SELANGOR: Malaysia’s burgeoning middle class has high expectations for future economic development. But the nation won’t escape the "middle-income trap" and won’t have socially-inclusive growth under current government policies.
A range of reforms that deliver decentralised decision-making is needed to build the knowledge-led economy to propel Malaysia to the next level of development.
Malaysia’s current policy framework has its roots in the 1970 New Economic Policy (NEP) and its socio-political counterpart "Ketuanan Melayu" (Supremacy of Malays).
NEP has succeeded in building a large Malay middle class that is informed, skilled and confident about its identity. But it’s also well aware that these two policies rooted in the past are not capable of transforming Malaysia into a developed nation.
To meet these aspirations, reform is urgently needed in three key economic areas. Each area requires a common reform component: The careful entrenchment of decentralised decision-making.
First, the state’s administrative structure inhibits innovative policy-making and prevents effective oversight. The federal government is much larger and more cumbersome than state governments and has disproportionate power.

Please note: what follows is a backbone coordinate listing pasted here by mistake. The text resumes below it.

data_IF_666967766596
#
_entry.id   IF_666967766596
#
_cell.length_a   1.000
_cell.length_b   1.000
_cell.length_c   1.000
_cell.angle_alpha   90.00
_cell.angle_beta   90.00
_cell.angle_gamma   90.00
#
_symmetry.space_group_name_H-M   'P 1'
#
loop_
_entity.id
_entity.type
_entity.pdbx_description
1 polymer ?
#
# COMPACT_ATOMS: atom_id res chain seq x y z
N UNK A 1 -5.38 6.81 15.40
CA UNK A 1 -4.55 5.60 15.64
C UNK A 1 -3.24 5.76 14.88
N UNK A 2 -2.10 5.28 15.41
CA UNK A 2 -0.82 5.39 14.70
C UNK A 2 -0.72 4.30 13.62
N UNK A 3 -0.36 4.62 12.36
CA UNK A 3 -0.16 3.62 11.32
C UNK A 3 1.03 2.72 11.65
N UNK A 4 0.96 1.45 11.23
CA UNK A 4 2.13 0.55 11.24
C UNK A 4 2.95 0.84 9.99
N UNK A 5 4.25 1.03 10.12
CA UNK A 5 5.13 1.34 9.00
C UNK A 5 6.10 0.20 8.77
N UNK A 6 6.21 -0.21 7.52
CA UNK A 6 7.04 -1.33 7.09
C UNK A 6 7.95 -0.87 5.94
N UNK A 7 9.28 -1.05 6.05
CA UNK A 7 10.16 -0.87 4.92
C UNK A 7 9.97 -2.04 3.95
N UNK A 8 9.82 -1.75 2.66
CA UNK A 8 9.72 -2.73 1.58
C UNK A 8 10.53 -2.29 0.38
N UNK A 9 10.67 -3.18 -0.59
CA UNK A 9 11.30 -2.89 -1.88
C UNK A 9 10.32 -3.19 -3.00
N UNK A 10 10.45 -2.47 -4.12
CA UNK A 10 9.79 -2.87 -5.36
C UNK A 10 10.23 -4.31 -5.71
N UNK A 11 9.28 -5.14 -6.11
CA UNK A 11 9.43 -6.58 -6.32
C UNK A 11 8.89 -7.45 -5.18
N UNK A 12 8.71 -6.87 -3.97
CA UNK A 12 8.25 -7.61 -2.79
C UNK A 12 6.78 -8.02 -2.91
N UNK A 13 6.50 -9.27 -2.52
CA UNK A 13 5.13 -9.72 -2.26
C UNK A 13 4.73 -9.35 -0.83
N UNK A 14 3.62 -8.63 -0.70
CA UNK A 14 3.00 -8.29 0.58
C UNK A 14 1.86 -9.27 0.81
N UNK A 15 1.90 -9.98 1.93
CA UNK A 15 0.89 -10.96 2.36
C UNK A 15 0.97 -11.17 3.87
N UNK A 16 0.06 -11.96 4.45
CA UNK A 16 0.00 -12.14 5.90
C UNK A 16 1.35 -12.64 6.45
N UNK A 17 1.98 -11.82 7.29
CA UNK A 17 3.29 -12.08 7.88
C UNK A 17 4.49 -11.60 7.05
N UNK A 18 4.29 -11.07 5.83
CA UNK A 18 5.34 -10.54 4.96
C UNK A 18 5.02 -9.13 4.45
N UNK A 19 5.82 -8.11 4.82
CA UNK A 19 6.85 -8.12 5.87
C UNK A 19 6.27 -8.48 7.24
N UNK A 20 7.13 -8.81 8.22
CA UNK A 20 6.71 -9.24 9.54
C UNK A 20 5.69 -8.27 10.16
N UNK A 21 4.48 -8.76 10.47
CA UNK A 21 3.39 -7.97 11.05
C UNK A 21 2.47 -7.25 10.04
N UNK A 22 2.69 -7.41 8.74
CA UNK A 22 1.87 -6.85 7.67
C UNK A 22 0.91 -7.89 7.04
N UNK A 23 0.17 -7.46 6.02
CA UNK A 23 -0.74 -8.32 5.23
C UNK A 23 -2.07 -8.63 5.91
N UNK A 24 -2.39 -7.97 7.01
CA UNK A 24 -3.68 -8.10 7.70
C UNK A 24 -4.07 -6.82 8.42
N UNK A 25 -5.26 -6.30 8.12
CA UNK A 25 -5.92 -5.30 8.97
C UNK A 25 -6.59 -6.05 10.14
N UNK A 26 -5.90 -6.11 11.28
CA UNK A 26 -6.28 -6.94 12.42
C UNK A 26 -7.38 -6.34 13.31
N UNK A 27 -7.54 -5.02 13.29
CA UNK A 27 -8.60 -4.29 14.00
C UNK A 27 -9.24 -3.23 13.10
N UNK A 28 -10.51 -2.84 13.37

Contrasting budgets and spending power reveal the imbalance between federal and state governments.
The federal government has legal authority to impose income and sales taxes. But state governments must rely on land-related transactions and fees on small-ticket items like hawker licenses for independent revenue.
The provision of most public services is done through branches of federal ministries operating at the state level.
State expenditure is determined by fiscal allocations from the federal government to state governments, and the amounts allocated depend on political considerations. Under the former Barisan Nasional (BN) government, opposition-controlled states received budgetary allocations that were proportionately much smaller than BN-controlled states.
State governments are banned from borrowing to finance development projects, and that means they are unable to raise revenue to build the infrastructure needed to clear production bottlenecks in local industries.
Growth requires state governments that are empowered to plan and implement their own development strategies. Effective decentralisation requires each state government to have its own civil service.
States will also need much larger shares of tax revenue, based on factors like developmental stage and tax revenue contribution. They should also be allowed to borrow to finance local infrastructure projects — with the commitment that there will be no federal bailouts — and be invested with significant responsibilities that are currently held by federal ministries.
The second key task is reforming government-linked corporations (GLCs). GLCs are crowding out the private sector, reducing economic dynamism.
GLCs may perform well in theory, but they don’t in practice.
Competition between GLCs and private firms is intrinsically unfair and harmful for overall growth. No matter how inefficient GLCs are, they can count on government bailouts. They undermine economic dynamism by buying up their more efficient private competitors.